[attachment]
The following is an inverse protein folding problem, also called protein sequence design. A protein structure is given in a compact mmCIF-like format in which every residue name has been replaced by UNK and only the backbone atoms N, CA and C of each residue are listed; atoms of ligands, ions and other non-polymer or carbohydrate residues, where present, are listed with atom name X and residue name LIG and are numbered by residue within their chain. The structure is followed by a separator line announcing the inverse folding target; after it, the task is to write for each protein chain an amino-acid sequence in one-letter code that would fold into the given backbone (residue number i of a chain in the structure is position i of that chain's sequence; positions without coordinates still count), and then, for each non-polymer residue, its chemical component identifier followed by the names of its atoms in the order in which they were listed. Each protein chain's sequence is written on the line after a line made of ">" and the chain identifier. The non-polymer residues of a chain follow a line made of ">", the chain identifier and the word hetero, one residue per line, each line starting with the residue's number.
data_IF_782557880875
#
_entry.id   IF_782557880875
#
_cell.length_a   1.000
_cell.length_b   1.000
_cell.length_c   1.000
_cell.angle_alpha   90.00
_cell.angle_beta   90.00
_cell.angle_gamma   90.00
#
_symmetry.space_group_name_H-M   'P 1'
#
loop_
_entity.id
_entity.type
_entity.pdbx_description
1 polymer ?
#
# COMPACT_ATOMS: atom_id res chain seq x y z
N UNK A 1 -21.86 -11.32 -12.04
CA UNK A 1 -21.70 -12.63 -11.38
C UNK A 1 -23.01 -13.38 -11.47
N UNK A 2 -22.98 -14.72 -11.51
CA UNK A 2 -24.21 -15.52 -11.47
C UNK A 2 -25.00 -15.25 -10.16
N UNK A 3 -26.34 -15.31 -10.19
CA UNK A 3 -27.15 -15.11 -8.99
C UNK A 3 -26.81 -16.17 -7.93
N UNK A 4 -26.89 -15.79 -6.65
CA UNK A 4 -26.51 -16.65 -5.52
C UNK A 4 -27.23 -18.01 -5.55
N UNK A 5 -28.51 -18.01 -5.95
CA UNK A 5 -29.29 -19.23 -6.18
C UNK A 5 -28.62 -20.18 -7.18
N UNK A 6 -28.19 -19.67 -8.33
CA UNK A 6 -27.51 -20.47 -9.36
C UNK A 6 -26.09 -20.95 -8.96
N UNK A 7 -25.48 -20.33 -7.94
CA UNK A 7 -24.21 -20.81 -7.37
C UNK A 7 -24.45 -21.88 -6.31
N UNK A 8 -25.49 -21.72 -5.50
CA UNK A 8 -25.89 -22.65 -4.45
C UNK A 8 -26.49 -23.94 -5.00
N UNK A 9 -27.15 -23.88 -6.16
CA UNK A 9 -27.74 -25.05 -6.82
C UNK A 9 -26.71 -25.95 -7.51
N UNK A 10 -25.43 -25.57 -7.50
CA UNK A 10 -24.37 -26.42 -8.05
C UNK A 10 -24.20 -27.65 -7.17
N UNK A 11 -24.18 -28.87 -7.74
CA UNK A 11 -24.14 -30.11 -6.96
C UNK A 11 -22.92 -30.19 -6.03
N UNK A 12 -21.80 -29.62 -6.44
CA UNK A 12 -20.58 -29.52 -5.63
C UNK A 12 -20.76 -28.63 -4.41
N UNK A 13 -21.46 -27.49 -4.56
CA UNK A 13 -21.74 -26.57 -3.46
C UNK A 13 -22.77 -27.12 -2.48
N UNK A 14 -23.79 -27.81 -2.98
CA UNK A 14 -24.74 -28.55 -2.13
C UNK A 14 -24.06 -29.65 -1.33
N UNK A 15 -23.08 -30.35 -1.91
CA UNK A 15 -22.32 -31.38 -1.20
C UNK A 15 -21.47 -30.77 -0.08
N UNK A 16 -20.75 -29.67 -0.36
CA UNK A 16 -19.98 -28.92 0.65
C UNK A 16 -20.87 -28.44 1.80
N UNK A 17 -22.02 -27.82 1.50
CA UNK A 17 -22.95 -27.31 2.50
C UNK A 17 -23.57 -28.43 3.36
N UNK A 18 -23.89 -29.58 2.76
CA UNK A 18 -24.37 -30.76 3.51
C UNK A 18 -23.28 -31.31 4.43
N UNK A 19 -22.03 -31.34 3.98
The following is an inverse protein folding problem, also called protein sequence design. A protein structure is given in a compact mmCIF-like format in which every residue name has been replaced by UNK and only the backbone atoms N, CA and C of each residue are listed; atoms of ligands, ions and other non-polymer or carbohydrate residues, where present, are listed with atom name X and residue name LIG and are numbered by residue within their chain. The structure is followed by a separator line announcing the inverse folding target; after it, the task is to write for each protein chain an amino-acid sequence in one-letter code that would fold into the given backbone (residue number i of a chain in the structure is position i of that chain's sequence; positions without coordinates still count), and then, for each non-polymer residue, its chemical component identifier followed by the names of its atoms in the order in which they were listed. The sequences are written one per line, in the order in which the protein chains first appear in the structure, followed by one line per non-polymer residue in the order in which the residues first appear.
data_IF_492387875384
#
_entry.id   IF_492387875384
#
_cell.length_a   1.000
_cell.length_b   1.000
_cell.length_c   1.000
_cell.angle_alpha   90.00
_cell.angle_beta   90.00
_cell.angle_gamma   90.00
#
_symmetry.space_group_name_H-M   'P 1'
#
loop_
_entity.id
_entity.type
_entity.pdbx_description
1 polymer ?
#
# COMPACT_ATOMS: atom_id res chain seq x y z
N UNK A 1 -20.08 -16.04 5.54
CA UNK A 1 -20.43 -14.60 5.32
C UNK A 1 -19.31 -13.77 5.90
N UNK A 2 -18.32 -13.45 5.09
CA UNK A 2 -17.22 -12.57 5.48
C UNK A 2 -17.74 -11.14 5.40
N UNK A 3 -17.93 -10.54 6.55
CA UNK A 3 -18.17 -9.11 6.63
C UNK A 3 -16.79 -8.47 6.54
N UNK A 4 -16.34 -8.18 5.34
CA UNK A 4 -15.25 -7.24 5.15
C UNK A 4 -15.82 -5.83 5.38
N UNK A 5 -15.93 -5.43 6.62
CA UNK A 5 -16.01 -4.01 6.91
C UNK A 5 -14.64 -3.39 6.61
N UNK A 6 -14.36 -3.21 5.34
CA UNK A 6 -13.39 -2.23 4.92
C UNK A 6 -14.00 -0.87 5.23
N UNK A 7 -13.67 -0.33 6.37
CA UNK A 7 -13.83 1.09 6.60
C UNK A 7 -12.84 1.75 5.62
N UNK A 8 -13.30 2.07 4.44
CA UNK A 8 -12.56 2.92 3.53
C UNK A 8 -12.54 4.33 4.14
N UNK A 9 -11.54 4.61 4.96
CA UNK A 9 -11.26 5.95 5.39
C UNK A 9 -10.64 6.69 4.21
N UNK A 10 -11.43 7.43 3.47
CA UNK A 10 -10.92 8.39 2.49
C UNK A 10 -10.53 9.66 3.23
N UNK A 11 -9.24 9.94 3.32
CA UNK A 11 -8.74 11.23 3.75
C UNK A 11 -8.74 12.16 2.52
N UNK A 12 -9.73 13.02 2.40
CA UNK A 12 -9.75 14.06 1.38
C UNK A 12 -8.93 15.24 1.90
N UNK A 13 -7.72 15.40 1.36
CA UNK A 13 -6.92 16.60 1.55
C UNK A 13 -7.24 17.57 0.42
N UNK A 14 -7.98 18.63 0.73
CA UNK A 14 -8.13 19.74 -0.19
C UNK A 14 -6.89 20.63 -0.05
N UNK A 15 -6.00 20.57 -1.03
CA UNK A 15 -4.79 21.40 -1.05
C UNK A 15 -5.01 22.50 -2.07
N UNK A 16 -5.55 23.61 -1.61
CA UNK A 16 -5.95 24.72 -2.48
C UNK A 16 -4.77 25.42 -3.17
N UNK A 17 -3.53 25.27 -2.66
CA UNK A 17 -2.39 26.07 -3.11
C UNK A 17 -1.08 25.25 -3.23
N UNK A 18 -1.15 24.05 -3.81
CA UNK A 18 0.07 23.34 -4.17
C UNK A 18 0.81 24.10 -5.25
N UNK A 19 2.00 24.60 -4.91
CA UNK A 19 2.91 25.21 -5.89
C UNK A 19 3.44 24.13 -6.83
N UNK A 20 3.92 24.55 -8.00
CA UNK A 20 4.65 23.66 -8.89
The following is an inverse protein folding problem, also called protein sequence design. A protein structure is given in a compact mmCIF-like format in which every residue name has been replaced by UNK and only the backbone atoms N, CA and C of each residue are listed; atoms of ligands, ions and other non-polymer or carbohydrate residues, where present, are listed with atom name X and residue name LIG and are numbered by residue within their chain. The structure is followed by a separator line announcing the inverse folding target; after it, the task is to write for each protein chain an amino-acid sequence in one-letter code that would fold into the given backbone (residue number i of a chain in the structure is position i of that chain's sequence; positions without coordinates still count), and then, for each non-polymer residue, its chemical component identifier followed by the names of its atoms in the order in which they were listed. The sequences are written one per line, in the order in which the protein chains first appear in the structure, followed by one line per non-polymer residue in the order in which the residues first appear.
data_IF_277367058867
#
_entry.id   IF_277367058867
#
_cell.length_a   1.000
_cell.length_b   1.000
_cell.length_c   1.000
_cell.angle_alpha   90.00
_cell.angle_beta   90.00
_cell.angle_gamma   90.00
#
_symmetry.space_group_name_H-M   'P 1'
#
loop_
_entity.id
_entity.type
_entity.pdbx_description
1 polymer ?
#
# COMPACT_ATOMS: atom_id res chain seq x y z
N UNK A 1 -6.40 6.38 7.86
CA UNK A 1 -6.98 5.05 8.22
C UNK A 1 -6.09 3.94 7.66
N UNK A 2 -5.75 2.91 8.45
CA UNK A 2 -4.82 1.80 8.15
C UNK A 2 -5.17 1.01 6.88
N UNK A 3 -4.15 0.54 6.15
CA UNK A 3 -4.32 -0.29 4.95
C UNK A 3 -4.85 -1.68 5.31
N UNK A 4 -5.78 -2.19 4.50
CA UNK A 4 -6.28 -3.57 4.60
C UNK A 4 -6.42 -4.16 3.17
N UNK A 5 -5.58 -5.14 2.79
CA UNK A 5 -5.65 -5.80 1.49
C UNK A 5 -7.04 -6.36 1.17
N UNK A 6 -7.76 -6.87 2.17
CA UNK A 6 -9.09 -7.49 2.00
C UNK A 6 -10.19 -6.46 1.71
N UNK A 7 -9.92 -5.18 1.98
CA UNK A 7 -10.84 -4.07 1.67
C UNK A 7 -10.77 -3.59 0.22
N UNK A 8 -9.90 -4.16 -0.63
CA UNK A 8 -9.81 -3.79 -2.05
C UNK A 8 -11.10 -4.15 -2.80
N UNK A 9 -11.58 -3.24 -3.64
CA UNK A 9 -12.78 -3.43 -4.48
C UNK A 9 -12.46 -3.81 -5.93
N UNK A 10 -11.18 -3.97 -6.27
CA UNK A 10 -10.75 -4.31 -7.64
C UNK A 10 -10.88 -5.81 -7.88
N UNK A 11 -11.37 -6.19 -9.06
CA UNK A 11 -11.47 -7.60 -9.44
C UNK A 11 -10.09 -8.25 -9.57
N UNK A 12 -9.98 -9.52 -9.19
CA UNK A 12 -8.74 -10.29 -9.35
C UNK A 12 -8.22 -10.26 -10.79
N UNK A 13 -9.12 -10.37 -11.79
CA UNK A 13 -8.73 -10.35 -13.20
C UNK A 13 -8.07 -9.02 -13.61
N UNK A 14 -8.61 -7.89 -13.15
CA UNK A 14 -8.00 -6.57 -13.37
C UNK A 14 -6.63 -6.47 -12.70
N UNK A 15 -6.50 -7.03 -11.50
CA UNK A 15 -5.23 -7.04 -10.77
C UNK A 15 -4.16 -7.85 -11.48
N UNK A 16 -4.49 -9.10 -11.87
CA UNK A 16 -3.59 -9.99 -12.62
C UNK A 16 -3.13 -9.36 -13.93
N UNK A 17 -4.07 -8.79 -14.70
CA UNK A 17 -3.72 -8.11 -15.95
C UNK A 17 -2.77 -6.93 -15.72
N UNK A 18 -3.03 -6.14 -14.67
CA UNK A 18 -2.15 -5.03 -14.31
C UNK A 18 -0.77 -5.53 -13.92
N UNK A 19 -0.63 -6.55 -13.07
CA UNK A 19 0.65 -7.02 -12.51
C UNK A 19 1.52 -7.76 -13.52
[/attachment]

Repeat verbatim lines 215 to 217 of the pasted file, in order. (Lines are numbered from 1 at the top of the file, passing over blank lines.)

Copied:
CA UNK A 13 -8.73 -10.35 -13.20
C UNK A 13 -8.07 -9.02 -13.61
N UNK A 14 -8.61 -7.89 -13.15